Age-Regression and Peter Pan Syndrome

An increasingly large number of adults are showing signs of emotional immaturity by an arrested growth at a younger stage of life.

I look into my glass,

And view my wasting skin,

And say, 'would God it came to pass

My heart had shrunk as thin!'

Thomas Hardy

The aging process is a universal phenomenon; progressive and intrinsic. It is an inbuilt system in a human body with an auto-kick start at birth that ultimately ends up in death. Research and findings aside, no attempt forever will decelerate, cease, or overturn the procedure of getting old. Death, and ultimate decay is an answer to all the research done on the subject. Aging is not a hypothetical construct but the reality of life that remains a subject of interest for poets, authors, scientists, and psychiatrists as well. A psychological point of view about aging and death is supported by two famous poets of Urdu literature, Mirza Ghalib and Narian Chakbast; both referring to the functional decline, of a biological process of growing old, as a progressive loss of physiological integrity, leading to impaired functioning of the body. They call it a loss of balance in constituents and, at the end dispersal of all the elements of, otherwise fully organized systems of personality. Human beings like flowers pass through different stages of development, sprout and emanate, bud and bloom, wither and wane and ultimately die and dilute.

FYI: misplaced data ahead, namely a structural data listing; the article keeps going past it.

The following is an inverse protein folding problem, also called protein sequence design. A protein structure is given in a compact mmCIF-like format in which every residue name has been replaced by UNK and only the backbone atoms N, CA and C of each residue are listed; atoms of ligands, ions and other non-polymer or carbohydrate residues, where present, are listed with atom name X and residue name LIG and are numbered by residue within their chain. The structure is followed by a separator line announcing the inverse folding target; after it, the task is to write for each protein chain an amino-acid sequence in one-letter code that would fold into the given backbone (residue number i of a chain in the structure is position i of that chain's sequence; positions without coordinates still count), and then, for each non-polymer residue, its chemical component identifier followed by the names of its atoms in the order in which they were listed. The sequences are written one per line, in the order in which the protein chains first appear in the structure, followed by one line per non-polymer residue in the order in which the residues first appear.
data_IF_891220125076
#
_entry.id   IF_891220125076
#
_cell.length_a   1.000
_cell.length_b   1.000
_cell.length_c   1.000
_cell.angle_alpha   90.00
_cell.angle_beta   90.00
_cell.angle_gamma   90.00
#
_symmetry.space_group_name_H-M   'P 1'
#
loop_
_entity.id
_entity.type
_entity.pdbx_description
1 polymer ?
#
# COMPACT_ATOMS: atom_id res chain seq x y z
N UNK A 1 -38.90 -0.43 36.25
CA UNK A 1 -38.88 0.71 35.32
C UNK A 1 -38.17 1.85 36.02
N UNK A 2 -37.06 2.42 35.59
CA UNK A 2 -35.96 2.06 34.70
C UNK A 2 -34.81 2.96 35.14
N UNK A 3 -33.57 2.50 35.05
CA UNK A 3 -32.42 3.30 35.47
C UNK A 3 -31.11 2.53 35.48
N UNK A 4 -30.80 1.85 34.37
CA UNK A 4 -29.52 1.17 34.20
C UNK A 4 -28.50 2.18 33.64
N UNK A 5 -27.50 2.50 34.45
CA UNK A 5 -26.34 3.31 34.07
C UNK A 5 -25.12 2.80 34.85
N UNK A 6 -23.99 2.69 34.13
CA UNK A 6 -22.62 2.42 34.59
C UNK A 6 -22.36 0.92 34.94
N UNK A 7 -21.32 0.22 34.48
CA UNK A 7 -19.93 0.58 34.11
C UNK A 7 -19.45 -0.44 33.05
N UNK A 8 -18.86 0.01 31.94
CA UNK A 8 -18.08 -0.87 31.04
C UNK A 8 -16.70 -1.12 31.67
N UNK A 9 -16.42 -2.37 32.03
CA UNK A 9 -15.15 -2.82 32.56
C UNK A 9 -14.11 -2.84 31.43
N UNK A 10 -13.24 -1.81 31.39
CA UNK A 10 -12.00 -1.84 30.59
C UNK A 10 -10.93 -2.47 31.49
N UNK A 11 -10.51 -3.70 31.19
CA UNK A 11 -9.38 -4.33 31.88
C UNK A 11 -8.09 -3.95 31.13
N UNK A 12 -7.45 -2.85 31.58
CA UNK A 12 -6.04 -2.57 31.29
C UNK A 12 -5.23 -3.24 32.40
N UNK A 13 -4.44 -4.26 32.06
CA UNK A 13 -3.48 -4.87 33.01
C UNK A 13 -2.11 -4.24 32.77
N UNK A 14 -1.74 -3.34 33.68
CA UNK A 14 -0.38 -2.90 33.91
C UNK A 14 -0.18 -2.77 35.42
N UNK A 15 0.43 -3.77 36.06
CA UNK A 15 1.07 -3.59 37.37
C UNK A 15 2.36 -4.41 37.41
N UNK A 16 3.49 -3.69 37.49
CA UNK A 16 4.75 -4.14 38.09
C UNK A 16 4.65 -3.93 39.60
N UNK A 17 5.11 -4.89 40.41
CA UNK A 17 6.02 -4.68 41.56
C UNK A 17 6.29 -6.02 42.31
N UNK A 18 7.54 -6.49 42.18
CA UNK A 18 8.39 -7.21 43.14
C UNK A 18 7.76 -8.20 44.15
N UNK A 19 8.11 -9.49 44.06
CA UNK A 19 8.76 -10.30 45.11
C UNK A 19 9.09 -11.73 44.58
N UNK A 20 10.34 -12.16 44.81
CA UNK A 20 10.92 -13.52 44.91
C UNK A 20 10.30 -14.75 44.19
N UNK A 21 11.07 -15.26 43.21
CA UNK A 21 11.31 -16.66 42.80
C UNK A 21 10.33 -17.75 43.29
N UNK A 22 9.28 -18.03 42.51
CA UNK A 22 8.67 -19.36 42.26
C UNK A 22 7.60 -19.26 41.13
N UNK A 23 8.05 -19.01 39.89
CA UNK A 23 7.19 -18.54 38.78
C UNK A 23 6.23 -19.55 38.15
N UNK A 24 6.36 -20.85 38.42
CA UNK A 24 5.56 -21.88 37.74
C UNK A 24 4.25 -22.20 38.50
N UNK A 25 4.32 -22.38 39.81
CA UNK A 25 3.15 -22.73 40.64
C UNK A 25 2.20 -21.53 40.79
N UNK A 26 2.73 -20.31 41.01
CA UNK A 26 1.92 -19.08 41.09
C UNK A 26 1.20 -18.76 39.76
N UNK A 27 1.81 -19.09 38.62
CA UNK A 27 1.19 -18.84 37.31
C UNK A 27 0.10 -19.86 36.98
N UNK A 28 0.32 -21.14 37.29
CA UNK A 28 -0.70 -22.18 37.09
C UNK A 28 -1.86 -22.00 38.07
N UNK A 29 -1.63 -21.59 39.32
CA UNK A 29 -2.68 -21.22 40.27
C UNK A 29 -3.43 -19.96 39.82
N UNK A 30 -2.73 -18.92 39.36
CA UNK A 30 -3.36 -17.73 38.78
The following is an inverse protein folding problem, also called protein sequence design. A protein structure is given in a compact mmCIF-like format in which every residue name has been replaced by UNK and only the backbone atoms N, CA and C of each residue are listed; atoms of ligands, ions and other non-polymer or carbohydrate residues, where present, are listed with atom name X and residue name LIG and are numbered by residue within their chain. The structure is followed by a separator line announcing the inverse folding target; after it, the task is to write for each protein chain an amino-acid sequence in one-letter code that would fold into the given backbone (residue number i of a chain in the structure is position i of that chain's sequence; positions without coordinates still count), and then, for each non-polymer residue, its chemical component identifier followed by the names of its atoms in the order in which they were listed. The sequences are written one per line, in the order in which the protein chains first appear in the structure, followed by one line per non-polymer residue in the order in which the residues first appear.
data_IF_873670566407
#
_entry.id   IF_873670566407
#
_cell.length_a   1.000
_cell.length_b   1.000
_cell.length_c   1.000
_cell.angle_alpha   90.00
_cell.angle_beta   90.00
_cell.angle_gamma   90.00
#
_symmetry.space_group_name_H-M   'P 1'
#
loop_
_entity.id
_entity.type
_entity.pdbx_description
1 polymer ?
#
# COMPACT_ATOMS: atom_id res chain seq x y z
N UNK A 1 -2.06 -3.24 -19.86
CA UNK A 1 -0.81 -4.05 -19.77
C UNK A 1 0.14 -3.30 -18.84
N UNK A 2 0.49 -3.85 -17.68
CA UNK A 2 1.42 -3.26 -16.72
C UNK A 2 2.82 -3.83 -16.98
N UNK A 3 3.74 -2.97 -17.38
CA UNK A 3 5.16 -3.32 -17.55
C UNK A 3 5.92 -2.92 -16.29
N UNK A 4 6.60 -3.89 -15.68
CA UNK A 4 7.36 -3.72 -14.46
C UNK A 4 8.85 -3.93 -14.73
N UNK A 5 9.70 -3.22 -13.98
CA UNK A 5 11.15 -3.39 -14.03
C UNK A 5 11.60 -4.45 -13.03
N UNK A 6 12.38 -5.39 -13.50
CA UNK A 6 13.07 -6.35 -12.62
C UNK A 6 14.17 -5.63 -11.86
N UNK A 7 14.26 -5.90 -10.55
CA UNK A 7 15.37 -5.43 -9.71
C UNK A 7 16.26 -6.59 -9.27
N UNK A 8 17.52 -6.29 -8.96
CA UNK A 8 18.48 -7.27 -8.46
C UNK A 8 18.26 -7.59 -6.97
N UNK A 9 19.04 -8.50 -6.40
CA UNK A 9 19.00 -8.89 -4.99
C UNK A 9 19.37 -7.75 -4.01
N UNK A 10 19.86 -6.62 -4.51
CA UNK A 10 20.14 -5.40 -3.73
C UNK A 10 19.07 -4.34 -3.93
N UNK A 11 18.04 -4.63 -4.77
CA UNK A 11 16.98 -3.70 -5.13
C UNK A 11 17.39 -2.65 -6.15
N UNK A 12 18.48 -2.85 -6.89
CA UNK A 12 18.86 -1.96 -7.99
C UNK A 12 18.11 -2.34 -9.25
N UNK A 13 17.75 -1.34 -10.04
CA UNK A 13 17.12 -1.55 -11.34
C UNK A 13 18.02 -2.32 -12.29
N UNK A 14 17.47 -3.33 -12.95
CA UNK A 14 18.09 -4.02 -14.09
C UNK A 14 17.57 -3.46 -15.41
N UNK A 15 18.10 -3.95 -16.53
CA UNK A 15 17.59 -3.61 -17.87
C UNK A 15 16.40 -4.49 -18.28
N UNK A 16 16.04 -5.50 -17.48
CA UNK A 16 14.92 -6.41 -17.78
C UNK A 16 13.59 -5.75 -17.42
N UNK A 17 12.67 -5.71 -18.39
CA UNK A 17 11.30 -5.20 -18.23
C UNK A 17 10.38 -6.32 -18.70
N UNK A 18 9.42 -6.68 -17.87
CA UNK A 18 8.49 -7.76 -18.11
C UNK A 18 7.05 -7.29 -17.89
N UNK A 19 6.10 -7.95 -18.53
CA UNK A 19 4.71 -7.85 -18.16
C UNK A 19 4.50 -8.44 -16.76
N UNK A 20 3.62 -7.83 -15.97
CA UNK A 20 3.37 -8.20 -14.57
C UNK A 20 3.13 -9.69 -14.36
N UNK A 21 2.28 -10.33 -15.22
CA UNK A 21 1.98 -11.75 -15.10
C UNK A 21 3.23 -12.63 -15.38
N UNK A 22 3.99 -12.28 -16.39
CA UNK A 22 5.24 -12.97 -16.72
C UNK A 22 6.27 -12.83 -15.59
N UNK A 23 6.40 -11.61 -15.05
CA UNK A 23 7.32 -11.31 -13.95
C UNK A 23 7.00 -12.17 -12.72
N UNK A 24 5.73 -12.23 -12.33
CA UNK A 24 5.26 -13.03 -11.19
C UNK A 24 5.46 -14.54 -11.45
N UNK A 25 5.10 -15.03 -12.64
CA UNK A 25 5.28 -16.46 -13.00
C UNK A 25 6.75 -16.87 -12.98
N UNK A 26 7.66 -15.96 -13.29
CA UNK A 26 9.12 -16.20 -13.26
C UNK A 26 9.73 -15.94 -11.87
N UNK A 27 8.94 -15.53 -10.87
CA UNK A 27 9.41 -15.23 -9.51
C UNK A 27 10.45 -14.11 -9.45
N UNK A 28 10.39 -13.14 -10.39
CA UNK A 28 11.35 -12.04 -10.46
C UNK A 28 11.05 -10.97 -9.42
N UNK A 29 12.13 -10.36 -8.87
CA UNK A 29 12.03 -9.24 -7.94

Surprisingly, Psychology and Psychiatry do not care much about ordinary opinions and common notions carried by the general public regarding age and aging, it ruthlessly labels them; awards conditions and syndromes whenever they deviate from the criteria of normality designed by these disciplines. Age-regression, Peter Pan, and Wendy syndromes are linked with aging in a different style other than the routine or normal. These conditions and syndromes are usually associated with young adults who refuse to grow up from one stage of development to other; with an arrested growth mostly at the juvenile stage, they want to remain young boys and girls devoid of responsibilities that increase with adulthood and maturation. These adults see adulthood as a problematic stage, difficult to adjust. To them, glorifying adolescence, "the state of privilege and excitement" seems an easy way out and a comfortable alternative to enjoy life. Reasons for these conditions and syndromes could be many but it is believed that over-protective and over-vigilant parents produce the best of the Peter Pans.